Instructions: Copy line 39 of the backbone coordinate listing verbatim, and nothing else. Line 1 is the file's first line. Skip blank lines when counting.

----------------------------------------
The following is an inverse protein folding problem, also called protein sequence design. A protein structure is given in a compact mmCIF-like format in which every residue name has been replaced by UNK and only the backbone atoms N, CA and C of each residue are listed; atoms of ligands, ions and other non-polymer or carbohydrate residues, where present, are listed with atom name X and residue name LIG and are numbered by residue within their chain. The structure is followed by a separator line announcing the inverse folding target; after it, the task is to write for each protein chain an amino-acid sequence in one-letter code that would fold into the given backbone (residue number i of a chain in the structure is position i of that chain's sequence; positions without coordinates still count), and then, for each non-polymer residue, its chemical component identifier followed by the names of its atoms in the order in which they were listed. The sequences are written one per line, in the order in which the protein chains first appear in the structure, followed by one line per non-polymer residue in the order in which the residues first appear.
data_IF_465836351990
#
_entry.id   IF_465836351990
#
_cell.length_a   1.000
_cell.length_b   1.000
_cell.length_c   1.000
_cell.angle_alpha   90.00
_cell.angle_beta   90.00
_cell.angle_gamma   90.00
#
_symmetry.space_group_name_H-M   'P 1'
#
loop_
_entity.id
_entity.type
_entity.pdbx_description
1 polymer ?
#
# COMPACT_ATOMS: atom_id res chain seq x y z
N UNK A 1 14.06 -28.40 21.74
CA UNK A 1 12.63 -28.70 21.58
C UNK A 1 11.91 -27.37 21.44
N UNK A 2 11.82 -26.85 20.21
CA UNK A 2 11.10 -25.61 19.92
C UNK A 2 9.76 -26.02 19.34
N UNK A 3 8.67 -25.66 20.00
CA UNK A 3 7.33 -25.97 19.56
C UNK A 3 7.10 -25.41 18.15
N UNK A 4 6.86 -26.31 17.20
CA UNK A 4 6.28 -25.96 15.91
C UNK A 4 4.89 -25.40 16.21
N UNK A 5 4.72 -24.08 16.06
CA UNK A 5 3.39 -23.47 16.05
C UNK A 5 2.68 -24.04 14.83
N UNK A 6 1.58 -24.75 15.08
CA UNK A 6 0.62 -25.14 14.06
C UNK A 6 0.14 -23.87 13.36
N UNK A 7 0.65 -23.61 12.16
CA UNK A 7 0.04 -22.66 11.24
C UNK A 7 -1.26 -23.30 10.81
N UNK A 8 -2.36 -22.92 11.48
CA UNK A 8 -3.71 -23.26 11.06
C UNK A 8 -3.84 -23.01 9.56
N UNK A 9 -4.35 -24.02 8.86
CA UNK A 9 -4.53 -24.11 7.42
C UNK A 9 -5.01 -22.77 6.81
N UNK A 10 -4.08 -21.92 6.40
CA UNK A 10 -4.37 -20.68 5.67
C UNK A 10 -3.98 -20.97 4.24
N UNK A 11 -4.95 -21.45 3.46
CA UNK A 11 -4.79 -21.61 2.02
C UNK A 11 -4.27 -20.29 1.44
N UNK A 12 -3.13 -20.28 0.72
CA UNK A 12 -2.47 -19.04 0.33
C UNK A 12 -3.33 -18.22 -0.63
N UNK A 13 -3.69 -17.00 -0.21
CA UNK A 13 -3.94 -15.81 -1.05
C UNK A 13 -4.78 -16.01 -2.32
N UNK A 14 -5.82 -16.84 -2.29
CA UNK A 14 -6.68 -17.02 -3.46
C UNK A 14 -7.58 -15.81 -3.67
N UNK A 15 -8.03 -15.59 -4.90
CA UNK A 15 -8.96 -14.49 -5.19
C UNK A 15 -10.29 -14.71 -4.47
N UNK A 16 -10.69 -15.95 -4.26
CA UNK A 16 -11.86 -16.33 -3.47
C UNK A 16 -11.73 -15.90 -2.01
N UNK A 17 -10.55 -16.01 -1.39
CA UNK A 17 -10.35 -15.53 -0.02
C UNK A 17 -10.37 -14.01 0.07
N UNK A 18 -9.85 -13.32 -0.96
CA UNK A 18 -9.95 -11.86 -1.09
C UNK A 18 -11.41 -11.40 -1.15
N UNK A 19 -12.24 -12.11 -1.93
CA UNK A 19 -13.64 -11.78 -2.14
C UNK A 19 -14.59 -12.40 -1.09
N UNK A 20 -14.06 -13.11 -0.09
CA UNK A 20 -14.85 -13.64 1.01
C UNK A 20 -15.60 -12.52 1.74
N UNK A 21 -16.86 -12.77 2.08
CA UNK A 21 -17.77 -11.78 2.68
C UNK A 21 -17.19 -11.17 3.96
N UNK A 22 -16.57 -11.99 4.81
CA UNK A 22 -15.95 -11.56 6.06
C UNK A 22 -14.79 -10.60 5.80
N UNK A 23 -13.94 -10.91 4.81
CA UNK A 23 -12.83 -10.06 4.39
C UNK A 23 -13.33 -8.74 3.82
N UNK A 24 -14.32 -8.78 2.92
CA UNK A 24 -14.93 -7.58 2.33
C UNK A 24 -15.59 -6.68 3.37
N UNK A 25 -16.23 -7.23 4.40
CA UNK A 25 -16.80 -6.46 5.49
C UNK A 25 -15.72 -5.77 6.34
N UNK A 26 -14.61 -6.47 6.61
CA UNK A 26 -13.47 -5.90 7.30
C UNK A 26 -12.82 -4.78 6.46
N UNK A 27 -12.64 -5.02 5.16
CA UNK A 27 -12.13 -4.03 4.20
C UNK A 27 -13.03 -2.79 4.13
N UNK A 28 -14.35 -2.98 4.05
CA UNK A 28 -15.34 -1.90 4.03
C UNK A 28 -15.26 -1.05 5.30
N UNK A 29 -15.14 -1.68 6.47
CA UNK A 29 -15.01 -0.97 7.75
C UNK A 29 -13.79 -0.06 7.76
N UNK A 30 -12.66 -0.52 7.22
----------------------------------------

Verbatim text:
C UNK A 6 0.14 -23.87 13.36